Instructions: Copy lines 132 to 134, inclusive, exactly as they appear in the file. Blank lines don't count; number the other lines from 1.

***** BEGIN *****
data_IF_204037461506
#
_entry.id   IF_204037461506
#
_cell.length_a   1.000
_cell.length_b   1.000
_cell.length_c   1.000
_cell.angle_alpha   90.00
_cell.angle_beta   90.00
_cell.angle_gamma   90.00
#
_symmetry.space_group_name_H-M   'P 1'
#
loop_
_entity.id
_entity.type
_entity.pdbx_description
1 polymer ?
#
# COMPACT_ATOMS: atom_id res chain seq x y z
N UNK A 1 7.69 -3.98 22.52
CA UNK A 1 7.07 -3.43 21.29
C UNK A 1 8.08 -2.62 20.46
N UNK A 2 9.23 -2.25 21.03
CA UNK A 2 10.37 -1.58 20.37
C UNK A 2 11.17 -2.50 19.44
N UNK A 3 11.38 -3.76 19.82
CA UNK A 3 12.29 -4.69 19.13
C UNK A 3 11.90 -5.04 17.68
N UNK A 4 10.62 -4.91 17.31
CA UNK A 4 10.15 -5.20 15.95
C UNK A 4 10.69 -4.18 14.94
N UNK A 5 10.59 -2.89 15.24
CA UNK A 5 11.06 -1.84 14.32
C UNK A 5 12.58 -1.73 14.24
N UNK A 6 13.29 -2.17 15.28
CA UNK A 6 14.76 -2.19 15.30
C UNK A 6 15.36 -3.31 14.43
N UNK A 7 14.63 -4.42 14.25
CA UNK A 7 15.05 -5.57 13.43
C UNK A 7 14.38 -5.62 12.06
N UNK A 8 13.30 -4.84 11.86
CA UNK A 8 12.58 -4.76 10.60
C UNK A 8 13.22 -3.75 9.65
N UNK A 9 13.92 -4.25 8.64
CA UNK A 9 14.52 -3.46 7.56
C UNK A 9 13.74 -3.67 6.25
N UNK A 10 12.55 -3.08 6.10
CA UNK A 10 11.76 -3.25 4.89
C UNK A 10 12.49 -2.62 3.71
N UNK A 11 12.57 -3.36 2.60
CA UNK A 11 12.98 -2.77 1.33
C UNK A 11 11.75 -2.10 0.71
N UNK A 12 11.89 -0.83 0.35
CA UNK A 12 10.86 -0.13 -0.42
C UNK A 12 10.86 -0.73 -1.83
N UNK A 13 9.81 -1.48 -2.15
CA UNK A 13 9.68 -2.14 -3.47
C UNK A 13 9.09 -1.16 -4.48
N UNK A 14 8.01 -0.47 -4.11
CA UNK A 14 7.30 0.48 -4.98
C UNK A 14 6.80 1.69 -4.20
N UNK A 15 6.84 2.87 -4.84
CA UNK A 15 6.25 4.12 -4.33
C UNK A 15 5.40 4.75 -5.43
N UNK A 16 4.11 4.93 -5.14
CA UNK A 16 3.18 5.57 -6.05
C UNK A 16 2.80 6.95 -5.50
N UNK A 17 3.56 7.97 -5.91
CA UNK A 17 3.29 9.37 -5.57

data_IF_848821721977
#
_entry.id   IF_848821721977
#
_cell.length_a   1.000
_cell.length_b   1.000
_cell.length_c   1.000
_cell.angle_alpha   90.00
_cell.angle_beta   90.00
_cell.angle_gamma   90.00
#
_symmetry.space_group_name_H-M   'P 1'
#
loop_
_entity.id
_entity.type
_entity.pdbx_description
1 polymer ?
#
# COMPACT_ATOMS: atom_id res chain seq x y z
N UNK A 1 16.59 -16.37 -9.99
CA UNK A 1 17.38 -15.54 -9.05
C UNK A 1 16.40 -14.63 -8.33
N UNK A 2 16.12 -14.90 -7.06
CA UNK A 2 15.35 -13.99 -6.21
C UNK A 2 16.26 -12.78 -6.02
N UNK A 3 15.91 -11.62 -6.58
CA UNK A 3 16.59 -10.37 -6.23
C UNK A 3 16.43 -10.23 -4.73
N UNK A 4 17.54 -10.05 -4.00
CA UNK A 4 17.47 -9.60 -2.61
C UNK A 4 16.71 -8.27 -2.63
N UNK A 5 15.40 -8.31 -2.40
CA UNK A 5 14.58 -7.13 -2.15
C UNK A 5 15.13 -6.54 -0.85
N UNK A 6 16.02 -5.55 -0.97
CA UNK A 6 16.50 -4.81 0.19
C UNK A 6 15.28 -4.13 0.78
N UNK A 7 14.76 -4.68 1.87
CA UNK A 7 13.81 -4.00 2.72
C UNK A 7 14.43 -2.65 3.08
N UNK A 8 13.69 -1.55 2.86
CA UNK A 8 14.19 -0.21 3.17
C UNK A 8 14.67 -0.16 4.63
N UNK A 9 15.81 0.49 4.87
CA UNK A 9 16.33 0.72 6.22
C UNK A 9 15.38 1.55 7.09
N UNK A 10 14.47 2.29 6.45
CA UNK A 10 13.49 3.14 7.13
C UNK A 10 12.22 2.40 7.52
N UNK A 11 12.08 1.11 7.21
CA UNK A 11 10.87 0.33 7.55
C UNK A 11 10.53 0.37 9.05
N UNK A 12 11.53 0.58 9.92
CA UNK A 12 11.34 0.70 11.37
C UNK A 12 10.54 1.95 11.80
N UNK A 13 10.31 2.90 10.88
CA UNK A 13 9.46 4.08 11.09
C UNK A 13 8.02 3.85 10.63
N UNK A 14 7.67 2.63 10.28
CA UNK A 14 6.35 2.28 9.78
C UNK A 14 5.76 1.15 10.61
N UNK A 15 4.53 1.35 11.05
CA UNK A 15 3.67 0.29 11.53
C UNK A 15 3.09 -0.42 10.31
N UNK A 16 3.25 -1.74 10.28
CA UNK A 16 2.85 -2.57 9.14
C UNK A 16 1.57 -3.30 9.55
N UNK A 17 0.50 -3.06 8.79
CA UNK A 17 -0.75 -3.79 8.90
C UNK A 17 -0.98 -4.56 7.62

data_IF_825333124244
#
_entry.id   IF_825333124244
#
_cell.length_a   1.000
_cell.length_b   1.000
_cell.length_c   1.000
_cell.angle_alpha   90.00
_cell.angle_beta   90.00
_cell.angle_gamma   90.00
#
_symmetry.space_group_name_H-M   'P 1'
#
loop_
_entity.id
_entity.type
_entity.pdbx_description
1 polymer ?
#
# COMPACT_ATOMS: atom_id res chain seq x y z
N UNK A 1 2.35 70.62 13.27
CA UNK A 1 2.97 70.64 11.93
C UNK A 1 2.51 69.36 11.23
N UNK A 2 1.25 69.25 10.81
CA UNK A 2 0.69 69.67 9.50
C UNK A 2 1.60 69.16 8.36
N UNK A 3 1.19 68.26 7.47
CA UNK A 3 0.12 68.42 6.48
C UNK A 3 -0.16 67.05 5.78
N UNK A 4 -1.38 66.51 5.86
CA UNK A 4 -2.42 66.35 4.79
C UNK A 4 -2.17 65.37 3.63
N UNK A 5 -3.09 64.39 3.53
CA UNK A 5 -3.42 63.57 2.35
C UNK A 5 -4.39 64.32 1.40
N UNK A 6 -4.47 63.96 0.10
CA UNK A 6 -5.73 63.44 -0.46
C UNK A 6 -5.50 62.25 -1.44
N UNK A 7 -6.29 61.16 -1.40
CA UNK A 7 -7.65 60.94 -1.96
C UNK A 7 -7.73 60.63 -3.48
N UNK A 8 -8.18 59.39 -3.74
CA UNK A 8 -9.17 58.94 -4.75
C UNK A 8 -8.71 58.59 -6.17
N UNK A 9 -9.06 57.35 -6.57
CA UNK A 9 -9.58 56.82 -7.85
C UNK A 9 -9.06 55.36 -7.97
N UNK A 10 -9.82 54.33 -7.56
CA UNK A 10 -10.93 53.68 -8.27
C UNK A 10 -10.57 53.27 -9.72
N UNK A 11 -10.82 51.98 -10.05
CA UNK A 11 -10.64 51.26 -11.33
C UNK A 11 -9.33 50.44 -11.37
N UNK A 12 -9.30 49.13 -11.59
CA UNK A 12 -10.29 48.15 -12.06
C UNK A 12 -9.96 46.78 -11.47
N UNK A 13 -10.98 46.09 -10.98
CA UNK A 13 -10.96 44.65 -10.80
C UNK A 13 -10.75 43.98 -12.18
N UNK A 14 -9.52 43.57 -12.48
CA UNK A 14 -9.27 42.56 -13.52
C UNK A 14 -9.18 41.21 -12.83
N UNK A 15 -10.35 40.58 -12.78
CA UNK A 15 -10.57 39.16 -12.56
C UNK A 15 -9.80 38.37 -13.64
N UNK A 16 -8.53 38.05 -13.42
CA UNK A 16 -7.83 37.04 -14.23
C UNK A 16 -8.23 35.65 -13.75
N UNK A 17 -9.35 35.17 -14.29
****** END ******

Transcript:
C UNK A 14 5.76 1.15 10.61
N UNK A 15 4.53 1.35 11.05
CA UNK A 15 3.67 0.29 11.53